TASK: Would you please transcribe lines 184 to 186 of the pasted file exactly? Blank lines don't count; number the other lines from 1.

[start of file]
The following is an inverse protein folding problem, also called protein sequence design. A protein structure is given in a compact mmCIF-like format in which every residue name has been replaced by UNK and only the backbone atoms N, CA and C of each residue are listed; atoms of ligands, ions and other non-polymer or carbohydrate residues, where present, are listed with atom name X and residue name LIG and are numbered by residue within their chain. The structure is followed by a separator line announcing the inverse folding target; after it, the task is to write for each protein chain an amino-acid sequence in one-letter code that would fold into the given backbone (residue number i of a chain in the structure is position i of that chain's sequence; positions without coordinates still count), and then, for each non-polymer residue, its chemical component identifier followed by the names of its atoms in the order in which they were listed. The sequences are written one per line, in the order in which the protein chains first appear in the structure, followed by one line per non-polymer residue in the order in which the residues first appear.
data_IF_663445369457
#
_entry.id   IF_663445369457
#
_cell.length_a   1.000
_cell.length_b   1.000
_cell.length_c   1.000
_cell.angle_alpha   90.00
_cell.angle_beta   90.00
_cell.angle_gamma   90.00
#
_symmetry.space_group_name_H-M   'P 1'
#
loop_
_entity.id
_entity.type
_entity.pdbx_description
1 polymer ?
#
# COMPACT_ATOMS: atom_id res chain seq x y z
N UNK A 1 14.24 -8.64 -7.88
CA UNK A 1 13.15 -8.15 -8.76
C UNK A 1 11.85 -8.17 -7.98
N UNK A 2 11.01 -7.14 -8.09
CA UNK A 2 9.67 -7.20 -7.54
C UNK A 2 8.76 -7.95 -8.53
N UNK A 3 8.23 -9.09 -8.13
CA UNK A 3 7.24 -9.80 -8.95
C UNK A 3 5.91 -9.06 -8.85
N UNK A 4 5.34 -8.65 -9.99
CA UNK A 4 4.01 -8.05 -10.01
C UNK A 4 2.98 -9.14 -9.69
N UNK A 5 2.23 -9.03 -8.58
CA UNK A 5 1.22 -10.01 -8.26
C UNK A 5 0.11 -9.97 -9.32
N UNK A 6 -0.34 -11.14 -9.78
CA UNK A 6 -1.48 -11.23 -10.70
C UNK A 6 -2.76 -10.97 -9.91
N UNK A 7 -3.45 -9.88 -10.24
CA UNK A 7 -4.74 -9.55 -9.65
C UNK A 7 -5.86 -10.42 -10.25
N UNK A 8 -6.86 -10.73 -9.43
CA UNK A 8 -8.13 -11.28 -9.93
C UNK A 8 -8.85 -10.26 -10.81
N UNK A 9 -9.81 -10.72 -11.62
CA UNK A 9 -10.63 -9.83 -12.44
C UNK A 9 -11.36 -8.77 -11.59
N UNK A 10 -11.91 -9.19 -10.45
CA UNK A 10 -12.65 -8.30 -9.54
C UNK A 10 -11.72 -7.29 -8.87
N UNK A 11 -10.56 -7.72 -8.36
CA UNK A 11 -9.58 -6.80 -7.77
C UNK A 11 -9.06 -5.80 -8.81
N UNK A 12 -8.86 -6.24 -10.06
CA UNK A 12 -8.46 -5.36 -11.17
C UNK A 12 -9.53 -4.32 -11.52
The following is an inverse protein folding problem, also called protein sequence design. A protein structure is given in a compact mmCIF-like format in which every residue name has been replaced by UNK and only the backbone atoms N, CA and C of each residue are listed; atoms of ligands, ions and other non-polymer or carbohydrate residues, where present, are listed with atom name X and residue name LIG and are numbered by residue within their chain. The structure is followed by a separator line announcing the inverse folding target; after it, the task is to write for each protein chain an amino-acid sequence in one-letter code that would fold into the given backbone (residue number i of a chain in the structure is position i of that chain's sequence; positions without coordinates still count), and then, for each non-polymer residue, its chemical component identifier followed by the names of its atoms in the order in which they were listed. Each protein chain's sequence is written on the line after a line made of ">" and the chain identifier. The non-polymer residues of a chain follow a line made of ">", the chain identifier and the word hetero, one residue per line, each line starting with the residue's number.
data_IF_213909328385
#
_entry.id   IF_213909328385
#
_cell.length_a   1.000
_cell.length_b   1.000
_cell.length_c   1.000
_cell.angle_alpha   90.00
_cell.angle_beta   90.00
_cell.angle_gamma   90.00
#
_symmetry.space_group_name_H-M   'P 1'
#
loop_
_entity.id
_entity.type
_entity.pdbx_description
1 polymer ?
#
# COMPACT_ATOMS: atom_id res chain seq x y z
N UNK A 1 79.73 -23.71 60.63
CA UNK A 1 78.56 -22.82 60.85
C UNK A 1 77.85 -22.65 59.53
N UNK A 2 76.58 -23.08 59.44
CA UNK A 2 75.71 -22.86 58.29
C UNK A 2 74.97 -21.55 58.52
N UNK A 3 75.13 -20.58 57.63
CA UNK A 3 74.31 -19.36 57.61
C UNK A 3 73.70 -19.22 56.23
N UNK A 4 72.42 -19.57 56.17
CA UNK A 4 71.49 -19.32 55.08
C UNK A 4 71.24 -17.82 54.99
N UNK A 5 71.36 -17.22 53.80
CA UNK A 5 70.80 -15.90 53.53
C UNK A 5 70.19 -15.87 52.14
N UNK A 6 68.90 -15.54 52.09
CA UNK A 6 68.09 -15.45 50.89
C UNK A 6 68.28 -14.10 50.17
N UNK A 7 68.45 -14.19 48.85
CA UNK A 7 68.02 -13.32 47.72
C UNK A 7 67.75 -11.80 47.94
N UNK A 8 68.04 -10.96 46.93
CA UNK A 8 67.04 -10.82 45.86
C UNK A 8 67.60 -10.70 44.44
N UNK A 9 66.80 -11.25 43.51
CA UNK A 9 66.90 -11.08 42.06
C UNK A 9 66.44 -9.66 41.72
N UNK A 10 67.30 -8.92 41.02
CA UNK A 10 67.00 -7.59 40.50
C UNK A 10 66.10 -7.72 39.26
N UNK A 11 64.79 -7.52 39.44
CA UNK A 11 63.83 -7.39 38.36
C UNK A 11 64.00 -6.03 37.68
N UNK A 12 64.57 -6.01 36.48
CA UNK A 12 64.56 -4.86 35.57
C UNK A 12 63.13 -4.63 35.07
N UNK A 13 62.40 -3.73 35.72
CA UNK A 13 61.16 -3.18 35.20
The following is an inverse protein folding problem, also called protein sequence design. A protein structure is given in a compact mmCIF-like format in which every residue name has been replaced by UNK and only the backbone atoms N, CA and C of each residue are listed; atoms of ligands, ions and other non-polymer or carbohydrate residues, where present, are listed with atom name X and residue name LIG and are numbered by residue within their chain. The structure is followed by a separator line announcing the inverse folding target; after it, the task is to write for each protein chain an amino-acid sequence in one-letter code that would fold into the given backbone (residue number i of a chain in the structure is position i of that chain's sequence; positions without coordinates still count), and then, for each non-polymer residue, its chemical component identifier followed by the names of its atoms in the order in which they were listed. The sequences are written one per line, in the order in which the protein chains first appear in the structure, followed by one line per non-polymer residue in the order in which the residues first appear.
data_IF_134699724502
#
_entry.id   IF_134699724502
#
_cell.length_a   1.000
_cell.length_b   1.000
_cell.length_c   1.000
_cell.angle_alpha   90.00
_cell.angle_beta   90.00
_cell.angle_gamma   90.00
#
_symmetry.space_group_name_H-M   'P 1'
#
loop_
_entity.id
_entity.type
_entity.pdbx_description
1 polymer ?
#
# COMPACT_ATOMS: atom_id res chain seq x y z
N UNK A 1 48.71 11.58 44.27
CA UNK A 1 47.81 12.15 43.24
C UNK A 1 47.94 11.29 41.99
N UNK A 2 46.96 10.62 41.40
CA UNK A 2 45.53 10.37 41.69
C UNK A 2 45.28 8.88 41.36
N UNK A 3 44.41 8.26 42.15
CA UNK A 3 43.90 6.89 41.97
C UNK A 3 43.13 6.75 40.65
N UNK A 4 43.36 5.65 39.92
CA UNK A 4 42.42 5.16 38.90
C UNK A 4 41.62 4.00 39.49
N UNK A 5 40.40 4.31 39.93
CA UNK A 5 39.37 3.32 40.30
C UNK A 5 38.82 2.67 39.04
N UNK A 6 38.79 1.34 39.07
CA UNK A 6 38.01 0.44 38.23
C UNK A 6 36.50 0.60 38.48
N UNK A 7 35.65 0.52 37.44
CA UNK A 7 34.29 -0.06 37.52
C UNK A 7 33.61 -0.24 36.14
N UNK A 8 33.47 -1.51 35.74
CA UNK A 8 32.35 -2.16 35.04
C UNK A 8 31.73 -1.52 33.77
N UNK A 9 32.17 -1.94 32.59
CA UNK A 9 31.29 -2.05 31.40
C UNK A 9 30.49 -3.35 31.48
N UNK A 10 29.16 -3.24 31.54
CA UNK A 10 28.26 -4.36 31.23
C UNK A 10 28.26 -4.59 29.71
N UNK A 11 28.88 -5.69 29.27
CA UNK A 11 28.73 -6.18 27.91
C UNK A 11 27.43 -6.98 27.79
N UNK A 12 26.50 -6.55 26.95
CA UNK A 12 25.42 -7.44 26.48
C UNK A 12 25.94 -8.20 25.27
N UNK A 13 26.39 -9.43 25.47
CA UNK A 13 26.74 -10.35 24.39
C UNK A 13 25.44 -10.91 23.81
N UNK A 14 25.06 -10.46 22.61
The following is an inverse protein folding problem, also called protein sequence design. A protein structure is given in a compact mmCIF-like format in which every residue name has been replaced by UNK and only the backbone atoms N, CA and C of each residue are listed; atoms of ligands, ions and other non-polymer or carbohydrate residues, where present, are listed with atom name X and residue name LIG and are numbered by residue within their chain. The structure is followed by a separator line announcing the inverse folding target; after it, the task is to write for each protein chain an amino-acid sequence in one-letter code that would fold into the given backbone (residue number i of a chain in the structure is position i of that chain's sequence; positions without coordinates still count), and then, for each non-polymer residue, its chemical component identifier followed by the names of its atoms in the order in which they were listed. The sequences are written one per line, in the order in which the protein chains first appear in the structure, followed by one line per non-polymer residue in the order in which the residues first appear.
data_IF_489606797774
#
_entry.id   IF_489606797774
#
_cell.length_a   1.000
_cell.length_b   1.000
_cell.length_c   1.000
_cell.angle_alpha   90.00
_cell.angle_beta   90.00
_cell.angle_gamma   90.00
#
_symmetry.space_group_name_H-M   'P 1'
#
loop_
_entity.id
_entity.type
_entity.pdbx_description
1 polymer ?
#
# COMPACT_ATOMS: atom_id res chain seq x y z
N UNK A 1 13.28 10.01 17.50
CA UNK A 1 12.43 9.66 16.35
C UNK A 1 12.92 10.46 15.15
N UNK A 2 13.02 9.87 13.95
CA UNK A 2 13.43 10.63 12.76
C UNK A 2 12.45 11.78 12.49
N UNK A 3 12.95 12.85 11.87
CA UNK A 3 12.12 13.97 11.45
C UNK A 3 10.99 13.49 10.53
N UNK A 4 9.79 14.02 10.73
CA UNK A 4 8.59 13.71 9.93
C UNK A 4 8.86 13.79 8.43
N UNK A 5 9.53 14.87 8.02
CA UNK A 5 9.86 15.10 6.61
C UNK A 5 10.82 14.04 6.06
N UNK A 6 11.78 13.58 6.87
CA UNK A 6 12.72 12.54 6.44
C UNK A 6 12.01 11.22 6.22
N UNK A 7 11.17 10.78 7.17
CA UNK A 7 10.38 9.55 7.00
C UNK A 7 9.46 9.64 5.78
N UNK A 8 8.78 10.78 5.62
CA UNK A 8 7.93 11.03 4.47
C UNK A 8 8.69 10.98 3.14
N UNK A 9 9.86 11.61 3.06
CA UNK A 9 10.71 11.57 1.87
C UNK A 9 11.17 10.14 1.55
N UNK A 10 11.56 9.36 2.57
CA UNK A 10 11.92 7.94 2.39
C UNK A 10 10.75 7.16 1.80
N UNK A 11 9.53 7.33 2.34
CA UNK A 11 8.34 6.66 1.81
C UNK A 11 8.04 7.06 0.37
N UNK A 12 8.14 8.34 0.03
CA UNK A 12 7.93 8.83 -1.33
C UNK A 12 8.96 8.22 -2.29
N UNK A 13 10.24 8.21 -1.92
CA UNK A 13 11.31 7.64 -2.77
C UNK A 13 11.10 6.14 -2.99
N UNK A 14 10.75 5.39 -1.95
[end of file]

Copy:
_cell.length_b   1.000
_cell.length_c   1.000
_cell.angle_alpha   90.00